How to See the Tau Herculids Meteor Shower in California

How to See the Tau Herculids Meteor Shower in California

Earth is expected to pass through the debris trail of a shattered comet Monday evening and early Tuesday morning. This could lead to a whole new meteor shower. Night sky watchers in North America have the best chance of seeing the Herculid tau shower, with NASA recommending around 1 a.m. on the east coast or 10 p.m. on the west coast as the best times to look up. The moon is new, so there will be no moonlight to obscure the meteors. The KCRA 3 weather team says skies will be clear in Northern California. However, there is no guarantee of a dazzling display even if the sky is clear and dark, NASA pointed out. It could come to nothing. The comet, officially known as 73P/Schwassmann-Wachmann, or SW3, was discovered in 1930 by German observers Arnold Schwassmann and Arno Arthur Wachman. It wasn’t spotted until the late 1970s, and in the 1990s the comet broke into several pieces, NASA said. the statement said. debris left by a comet or asteroid, visible to the naked eye. Some meteor showers have been around for centuries. For example, the Perseid meteor shower, which occurs every August, was first observed about 2,000 years ago and recorded by Chinese astronomers, NASA said. New meteor showers like this, should they materialize, are relatively rare. “All-or-nothing event” Debris from SW3 will hit Earth’s atmosphere more slowly than other meteor showers and it is the speed at which the debris hits rather than the size of the debris that causes the shower. Even if they are visible, that means the meteors would be much fainter, for example, than the eta Aquariids meteors earlier this month. “It’s going to be an all-or-nothing event. If the debris from SW3 was traveling over 220 miles per hour when it separated from the comet, we could see a nice meteor shower. If the debris had speeds of slower ejections, then nothing will happen to Earth and there will be no meteors from this comet,” said Bill Cooke, who directs NASA’s Meteoroid Environment Office at NASA’s Marshall Space Flight Center at NASA. Huntsville, Alabama, in a statement. Meteor showers are usually named after the constellation from where they appear to radiate across the night sky, although Robert Lunsford, secretary general of the International Meteor Organization, said the tau Herculids were misnamed. He said they would appear to radiate from a constellation known as Bootes, northwest of the bright orange star known as Arcturus (alpha Bootis). of this general area of ​​the sky may come from SW3,” Lunsford said in a blog post. “You don’t need to look directly overhead because meteors can appear in any part of the sky . They are actually more likely to appear at lower altitudes in the sky because at these altitudes one is looking through a much thicker slice of the atmosphere that when looking straight up. “More Meteor Showers If the Herculid tau shower turns out to be a dud, fear not, there are several more opportunities to witness meteor showers this year. Delta Aquariids are best seen from the tropics from the south and will peak between July 28 and 29, when the moon is 74% full Interestingly, another meteor shower peaks the same night – the Alpha Capricornids. weaker, it has been known to produce bright fireballs during its peak. It will be visible to everyone no matter which side of the equator they are on. The most popular Perseid meteor shower of the year, will peak between August 11 and 12 in the Northern Hemisphere, when the moon is only 13% full..Here is the meteor shower schedule for the rest of the year, according to the EarthSky meteor shower outlook Ursids –KCRA 3 contributed to this story.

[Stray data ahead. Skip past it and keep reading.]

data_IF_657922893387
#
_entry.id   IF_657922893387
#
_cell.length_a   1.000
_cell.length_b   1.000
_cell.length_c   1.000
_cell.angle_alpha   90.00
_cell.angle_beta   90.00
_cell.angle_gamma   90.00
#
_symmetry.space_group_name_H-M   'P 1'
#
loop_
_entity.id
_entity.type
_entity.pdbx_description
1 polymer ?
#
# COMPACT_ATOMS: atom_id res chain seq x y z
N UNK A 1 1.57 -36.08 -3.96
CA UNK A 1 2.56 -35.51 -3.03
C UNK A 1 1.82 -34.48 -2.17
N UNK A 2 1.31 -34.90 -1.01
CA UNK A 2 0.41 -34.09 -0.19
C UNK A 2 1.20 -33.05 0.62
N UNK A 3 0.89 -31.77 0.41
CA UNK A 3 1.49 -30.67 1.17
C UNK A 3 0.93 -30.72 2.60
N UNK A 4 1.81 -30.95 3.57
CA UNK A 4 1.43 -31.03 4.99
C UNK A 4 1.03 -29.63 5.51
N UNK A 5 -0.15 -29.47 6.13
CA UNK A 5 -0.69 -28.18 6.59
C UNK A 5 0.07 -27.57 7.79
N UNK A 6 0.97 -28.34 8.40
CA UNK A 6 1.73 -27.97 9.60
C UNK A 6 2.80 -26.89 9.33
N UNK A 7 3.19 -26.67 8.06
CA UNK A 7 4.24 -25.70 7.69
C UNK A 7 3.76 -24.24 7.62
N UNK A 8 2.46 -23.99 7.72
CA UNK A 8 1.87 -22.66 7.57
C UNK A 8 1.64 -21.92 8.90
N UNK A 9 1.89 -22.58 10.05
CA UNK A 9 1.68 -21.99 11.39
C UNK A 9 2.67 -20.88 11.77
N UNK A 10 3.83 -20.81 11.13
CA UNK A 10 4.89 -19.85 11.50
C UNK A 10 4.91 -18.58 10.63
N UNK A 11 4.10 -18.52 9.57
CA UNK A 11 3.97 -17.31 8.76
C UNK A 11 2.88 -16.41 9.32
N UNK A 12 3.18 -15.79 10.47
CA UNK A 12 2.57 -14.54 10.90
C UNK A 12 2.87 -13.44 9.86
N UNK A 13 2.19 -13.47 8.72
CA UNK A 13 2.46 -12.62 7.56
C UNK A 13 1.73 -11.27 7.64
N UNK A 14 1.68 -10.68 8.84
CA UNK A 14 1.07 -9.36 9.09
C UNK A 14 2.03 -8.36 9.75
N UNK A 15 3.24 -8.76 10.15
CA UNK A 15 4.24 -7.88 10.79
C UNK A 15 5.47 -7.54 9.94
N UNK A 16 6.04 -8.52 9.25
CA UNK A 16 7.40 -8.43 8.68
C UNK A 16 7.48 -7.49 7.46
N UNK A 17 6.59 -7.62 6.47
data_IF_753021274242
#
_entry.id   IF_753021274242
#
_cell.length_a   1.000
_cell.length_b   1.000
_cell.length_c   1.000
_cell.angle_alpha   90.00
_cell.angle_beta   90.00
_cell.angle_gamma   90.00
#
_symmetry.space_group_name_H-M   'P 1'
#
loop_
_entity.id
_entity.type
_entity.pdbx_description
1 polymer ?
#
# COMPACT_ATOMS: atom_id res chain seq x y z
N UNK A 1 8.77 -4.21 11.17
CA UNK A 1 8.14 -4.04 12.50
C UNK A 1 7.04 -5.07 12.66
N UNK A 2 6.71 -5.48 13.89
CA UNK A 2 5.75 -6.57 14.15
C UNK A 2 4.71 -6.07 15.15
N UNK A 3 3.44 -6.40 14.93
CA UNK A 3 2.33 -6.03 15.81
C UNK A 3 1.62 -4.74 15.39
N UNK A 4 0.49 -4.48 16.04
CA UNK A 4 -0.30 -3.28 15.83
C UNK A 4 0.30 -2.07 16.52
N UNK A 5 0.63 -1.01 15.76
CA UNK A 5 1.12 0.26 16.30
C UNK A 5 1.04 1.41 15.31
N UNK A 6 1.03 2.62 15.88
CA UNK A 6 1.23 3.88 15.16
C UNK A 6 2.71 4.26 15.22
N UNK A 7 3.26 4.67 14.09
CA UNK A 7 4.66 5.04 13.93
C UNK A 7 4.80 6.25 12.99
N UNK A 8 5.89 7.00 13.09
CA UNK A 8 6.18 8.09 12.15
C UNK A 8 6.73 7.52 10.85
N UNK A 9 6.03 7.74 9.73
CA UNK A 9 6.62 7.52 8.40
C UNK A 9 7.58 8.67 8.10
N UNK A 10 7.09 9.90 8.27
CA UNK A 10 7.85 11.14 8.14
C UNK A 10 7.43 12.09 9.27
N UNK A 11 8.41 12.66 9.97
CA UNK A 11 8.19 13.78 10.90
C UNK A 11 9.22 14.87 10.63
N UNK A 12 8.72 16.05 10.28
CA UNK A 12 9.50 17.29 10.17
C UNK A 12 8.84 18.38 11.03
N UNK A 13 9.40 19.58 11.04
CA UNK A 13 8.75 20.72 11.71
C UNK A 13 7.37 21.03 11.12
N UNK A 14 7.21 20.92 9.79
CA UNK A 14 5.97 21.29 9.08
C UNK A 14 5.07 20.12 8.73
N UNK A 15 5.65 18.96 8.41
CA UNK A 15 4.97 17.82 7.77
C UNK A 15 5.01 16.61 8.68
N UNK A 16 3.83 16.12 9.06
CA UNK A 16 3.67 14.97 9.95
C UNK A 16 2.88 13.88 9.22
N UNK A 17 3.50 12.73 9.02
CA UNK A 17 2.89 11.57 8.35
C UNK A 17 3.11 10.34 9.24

Earth is expected to pass through the debris trail of a shattered comet Monday evening and early Tuesday morning. This could lead to a whole new meteor shower.

Night sky watchers in North America have the best chance of seeing the Herculid tau shower, with NASA recommending around 1 a.m. on the east coast or 10 p.m. on the west coast as the best times to look up. The moon is new, so there will be no moonlight to obscure the meteors.